The tenant on the high-priced lands j
further east can make a payment and
be master of his own acres here. Any
good farmer can pay for them from
the products thereof. The Spur Farm
Lands ofTer productive, virgin lands—
easily cultivated—at low prices and
on easy terms. Splendid crops are
raised without irrigation. No boll
weevil ever known here. Altitude
2,000 to 2,600 feet
i Considering the reliable production
of theBe lands, prices are lowest in
Texas; new country, settling fast;
splendid climate, no malaria, chills or
fever; good churches and schools.
We offer the homeseeker a wide range
for selection and are selling direct-
no commission to anyone. The pur-
chaser receives full value in his lands
in dealing direct with the owner as
opposed to paying a middleman sever-
al dollars per acre.
Stock Farms and Small Ranch Tracts.
We also offer fine grazing tracts,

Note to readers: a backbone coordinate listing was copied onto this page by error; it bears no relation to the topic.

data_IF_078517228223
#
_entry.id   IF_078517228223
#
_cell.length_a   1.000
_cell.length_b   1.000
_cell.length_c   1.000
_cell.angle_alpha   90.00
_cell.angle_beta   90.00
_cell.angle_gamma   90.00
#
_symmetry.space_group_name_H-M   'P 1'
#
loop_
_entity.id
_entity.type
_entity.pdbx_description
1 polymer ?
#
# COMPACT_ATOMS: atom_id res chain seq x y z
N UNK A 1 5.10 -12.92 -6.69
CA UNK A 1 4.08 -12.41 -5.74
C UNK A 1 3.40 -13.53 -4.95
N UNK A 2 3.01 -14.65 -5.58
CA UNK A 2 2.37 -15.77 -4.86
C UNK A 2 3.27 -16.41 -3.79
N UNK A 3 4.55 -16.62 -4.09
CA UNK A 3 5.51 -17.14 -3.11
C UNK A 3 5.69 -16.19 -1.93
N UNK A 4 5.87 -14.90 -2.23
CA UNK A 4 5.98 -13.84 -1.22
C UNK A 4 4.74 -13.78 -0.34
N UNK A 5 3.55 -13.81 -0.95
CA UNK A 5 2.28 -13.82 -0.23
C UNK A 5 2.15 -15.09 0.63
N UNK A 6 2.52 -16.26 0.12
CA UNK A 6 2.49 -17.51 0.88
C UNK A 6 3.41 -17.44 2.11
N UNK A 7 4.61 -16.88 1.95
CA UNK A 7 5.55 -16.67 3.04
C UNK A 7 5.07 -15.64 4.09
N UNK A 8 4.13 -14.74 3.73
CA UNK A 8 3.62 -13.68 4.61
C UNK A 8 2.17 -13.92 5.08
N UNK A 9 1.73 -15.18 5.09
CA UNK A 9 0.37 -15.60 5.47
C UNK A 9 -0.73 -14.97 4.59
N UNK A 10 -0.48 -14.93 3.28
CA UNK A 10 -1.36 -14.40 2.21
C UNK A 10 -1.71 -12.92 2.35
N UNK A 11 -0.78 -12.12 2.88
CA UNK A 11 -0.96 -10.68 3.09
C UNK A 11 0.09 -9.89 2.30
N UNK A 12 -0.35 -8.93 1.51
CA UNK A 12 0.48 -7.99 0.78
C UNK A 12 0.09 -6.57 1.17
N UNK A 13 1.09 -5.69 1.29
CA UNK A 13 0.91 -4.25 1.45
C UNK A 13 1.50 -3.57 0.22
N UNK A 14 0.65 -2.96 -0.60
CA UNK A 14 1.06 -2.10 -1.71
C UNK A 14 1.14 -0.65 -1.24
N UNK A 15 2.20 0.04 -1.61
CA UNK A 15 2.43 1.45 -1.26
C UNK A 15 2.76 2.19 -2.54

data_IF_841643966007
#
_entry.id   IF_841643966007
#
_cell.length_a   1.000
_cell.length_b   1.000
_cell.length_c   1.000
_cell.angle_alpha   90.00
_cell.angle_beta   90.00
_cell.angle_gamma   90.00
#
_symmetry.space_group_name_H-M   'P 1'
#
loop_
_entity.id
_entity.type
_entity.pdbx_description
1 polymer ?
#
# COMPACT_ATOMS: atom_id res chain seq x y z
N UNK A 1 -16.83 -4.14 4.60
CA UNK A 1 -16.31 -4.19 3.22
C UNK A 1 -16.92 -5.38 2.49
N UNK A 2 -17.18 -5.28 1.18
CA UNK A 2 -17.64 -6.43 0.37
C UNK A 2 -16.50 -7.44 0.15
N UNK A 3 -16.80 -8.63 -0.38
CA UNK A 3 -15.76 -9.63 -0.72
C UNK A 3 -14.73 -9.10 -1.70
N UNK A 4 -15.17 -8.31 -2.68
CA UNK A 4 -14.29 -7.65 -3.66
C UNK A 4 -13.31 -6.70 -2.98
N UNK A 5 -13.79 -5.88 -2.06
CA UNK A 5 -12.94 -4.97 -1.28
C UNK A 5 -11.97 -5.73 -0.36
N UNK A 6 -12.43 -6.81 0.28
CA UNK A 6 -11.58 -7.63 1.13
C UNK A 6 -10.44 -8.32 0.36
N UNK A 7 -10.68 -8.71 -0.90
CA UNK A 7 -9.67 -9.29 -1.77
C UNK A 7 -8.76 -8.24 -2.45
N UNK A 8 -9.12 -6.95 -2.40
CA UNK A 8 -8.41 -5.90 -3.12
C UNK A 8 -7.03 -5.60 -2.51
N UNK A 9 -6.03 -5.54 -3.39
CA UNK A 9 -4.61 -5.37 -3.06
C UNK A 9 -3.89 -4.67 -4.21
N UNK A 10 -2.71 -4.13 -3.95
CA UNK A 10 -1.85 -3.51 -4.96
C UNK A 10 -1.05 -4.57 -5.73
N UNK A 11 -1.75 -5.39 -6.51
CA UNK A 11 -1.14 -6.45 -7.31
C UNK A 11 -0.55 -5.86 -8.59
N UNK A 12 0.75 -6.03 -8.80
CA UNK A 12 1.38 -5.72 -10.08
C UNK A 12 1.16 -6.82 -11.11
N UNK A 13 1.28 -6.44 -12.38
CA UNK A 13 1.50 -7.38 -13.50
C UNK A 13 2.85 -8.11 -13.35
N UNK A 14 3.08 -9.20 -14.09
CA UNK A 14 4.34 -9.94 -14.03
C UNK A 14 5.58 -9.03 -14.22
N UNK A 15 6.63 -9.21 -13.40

perfectly adapted to this purpose—one
section to fifty—at prices from $5.00
per acre up. Free illustrated booklet,
giving all particulars, on application
to Chas. A. Jones, Manager for S. M.
Swenson & Sons, Spur, DickenB Coun
NO EXPERT WITNESS NEEDED
Quite Evident Mr. Miggs Was Right
When He Testified as to the
Old Miggs repeated the words to
himself dully and uncomprehending-
ly, as he tramped along to the court,
where he was to appear as witness
in a local libel suit.
Nervously he entered the witness
The fierce looking lawyer eyed him
"Do you swear," he asked, "that tins
is not your handwriting?"
"I don't think so," stammered
"Now, be careful," insinuated the
lawyer. "Are you prepared to swear
that this handwriting does not resem-